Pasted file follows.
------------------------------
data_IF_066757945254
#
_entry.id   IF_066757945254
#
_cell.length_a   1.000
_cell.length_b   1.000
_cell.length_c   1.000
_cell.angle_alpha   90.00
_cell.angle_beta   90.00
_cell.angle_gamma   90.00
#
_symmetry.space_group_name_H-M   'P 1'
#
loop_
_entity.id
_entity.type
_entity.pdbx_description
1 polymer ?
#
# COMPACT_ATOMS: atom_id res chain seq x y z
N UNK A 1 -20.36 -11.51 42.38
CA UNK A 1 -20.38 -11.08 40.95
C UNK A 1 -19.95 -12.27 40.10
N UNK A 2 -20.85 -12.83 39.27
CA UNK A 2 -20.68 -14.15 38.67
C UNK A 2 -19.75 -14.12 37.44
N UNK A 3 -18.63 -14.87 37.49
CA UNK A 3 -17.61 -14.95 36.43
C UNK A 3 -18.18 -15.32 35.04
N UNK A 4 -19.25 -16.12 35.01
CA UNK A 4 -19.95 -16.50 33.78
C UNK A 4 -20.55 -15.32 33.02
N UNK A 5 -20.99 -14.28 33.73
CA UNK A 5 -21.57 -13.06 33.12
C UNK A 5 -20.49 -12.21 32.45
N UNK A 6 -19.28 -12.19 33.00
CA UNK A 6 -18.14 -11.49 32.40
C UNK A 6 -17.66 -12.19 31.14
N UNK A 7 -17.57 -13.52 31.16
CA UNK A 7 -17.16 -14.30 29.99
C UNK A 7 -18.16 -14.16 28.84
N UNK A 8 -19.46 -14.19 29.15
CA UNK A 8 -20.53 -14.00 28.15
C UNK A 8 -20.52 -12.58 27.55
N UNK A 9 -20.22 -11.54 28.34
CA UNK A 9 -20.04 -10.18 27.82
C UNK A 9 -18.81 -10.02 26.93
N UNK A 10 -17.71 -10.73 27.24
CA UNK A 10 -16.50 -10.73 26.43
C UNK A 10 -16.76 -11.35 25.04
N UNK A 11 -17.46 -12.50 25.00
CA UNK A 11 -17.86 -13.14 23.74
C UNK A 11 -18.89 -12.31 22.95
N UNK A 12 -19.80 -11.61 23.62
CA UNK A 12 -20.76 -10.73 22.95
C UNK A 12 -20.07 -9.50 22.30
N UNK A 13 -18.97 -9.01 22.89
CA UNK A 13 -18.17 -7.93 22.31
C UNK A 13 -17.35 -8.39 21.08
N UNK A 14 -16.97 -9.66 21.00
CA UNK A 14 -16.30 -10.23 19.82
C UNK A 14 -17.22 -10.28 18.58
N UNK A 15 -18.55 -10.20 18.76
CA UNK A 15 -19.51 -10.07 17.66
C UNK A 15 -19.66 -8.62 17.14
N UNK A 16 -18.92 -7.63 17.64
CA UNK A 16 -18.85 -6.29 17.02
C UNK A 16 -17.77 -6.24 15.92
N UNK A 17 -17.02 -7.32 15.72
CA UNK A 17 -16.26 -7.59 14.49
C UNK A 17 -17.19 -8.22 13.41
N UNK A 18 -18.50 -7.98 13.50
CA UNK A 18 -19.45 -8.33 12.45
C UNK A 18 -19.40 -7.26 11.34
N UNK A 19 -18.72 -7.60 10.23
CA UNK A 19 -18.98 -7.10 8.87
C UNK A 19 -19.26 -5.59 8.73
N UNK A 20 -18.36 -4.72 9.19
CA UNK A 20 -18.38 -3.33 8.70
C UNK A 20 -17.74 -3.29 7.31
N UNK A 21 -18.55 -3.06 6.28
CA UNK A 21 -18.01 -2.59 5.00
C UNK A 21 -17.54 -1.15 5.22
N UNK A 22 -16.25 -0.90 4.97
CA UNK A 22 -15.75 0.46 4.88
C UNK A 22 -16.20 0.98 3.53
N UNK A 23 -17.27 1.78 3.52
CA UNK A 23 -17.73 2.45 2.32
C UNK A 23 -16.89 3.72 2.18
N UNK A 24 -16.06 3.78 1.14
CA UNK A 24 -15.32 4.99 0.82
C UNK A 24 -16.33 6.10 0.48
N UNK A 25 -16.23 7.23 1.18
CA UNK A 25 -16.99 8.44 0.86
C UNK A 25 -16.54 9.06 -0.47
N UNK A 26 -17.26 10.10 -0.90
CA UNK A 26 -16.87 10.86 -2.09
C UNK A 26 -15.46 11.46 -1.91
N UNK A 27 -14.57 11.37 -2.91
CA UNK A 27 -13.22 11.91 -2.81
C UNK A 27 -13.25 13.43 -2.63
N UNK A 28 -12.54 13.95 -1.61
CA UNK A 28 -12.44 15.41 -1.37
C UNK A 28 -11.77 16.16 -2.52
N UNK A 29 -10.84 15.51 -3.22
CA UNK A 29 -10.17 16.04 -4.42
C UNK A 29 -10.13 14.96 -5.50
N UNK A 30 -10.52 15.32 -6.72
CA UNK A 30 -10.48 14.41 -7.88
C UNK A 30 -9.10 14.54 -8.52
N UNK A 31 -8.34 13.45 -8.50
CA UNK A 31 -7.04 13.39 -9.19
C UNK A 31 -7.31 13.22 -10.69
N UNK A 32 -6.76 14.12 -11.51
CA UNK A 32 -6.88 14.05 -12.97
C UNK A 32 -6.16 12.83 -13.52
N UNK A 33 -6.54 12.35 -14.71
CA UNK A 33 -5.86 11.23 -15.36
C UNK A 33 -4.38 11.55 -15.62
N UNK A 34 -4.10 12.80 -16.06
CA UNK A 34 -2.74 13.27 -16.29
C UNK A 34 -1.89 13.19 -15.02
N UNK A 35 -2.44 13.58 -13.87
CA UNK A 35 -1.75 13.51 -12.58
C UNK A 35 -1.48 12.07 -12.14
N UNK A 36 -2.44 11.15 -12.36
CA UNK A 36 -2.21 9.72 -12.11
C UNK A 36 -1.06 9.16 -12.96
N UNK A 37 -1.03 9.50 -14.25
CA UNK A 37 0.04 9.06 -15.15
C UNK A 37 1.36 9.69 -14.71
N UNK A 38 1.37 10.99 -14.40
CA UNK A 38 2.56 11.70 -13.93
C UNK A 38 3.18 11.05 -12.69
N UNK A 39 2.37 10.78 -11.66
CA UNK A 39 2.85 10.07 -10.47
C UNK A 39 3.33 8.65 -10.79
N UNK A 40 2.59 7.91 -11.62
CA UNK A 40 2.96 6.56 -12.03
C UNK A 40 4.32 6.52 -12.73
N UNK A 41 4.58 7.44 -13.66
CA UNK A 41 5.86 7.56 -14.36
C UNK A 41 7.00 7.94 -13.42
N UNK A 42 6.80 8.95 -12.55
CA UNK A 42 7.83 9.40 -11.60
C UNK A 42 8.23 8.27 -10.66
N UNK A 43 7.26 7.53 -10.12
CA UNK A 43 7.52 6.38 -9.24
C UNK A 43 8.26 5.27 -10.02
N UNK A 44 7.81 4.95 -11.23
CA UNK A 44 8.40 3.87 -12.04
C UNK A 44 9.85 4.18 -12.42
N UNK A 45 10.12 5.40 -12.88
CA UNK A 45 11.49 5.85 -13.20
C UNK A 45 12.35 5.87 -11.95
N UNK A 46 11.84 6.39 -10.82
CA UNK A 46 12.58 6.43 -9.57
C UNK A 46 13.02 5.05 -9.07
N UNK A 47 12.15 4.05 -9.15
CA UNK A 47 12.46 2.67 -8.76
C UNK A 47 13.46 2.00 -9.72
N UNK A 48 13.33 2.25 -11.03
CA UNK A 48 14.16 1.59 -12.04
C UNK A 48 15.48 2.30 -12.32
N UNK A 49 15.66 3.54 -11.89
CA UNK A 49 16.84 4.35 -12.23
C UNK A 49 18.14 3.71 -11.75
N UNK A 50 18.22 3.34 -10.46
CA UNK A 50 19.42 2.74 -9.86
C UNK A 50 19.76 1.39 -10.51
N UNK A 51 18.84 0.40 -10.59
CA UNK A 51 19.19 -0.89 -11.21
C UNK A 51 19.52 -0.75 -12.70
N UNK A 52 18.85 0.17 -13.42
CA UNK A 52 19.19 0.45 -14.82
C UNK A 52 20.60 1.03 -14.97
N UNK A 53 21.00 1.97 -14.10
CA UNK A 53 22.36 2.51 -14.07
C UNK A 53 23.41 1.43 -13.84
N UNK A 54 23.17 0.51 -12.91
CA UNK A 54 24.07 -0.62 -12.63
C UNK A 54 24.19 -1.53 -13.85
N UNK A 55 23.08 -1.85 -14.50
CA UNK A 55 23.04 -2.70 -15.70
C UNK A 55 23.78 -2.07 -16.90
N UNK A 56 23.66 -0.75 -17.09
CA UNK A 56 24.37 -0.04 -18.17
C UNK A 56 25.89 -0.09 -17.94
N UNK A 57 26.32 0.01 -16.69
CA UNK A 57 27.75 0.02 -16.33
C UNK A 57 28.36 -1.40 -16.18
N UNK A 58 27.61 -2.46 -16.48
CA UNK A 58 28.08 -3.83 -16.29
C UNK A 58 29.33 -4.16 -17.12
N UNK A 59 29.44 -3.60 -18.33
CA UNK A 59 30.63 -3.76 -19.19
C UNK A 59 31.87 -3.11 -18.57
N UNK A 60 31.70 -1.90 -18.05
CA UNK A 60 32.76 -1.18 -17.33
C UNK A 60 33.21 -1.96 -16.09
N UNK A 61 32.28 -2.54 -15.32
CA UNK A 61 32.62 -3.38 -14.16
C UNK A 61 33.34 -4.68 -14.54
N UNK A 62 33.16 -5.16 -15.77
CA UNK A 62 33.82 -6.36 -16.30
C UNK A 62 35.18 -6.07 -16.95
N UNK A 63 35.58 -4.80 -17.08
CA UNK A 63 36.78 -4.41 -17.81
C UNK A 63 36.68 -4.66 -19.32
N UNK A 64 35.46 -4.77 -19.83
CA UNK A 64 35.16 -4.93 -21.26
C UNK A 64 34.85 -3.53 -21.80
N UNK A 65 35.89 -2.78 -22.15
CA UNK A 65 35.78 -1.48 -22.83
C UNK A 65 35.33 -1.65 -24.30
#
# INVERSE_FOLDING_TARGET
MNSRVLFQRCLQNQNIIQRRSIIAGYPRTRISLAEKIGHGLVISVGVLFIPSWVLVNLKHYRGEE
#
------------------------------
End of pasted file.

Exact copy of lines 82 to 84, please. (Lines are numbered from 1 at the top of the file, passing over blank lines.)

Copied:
CA UNK A 21 -18.01 -2.59 5.00
C UNK A 21 -17.54 -1.15 5.22
N UNK A 22 -16.25 -0.90 4.97